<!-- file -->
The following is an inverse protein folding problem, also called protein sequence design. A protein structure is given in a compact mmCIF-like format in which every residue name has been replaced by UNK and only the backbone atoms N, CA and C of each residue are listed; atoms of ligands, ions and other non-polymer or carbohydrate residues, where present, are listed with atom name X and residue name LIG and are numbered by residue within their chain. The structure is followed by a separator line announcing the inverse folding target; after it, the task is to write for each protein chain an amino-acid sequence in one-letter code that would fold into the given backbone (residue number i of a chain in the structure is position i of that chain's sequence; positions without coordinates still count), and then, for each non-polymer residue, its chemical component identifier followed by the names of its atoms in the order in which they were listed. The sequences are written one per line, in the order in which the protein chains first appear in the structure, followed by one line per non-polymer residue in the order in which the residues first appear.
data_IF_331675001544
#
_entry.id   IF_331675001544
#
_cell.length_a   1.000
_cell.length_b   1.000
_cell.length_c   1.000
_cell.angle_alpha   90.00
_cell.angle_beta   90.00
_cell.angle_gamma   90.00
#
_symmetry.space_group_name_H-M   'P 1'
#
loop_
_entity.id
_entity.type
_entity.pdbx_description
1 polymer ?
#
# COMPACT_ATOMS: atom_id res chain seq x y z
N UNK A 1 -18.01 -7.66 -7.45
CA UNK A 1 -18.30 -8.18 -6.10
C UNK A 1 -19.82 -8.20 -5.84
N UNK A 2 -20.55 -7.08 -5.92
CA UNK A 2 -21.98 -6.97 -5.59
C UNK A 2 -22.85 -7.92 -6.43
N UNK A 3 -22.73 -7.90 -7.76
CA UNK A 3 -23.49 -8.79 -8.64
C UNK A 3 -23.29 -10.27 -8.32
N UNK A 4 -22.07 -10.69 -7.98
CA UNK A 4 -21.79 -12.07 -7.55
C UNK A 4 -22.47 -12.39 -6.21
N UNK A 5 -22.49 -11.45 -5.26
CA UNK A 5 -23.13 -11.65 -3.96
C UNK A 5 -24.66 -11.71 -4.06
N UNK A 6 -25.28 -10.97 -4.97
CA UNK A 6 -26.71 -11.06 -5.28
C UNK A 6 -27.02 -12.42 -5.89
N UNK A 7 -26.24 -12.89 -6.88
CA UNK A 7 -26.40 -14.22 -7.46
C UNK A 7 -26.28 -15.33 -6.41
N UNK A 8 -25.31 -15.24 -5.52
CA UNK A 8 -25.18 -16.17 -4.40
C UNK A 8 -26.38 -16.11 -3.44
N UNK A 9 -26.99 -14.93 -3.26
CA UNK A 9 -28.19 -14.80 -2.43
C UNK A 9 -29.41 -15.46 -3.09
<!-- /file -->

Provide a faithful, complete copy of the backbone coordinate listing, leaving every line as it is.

The following is an inverse protein folding problem, also called protein sequence design. A protein structure is given in a compact mmCIF-like format in which every residue name has been replaced by UNK and only the backbone atoms N, CA and C of each residue are listed; atoms of ligands, ions and other non-polymer or carbohydrate residues, where present, are listed with atom name X and residue name LIG and are numbered by residue within their chain. The structure is followed by a separator line announcing the inverse folding target; after it, the task is to write for each protein chain an amino-acid sequence in one-letter code that would fold into the given backbone (residue number i of a chain in the structure is position i of that chain's sequence; positions without coordinates still count), and then, for each non-polymer residue, its chemical component identifier followed by the names of its atoms in the order in which they were listed. The sequences are written one per line, in the order in which the protein chains first appear in the structure, followed by one line per non-polymer residue in the order in which the residues first appear.
data_IF_331675001544
#
_entry.id   IF_331675001544
#
_cell.length_a   1.000
_cell.length_b   1.000
_cell.length_c   1.000
_cell.angle_alpha   90.00
_cell.angle_beta   90.00
_cell.angle_gamma   90.00
#
_symmetry.space_group_name_H-M   'P 1'
#
loop_
_entity.id
_entity.type
_entity.pdbx_description
1 polymer ?
#
# COMPACT_ATOMS: atom_id res chain seq x y z
N UNK A 1 -18.01 -7.66 -7.45
CA UNK A 1 -18.30 -8.18 -6.10
C UNK A 1 -19.82 -8.20 -5.84
N UNK A 2 -20.55 -7.08 -5.92
CA UNK A 2 -21.98 -6.97 -5.59
C UNK A 2 -22.85 -7.92 -6.43
N UNK A 3 -22.73 -7.90 -7.76
CA UNK A 3 -23.49 -8.79 -8.64
C UNK A 3 -23.29 -10.27 -8.32
N UNK A 4 -22.07 -10.69 -7.98
CA UNK A 4 -21.79 -12.07 -7.55
C UNK A 4 -22.47 -12.39 -6.21
N UNK A 5 -22.49 -11.45 -5.26
CA UNK A 5 -23.13 -11.65 -3.96
C UNK A 5 -24.66 -11.71 -4.06
N UNK A 6 -25.28 -10.97 -4.97
CA UNK A 6 -26.71 -11.06 -5.28
C UNK A 6 -27.02 -12.42 -5.89
N UNK A 7 -26.24 -12.89 -6.88
CA UNK A 7 -26.40 -14.22 -7.46
C UNK A 7 -26.28 -15.33 -6.41
N UNK A 8 -25.31 -15.24 -5.52
CA UNK A 8 -25.18 -16.17 -4.40
C UNK A 8 -26.38 -16.11 -3.44
N UNK A 9 -26.99 -14.93 -3.26
CA UNK A 9 -28.19 -14.80 -2.43
C UNK A 9 -29.41 -15.46 -3.09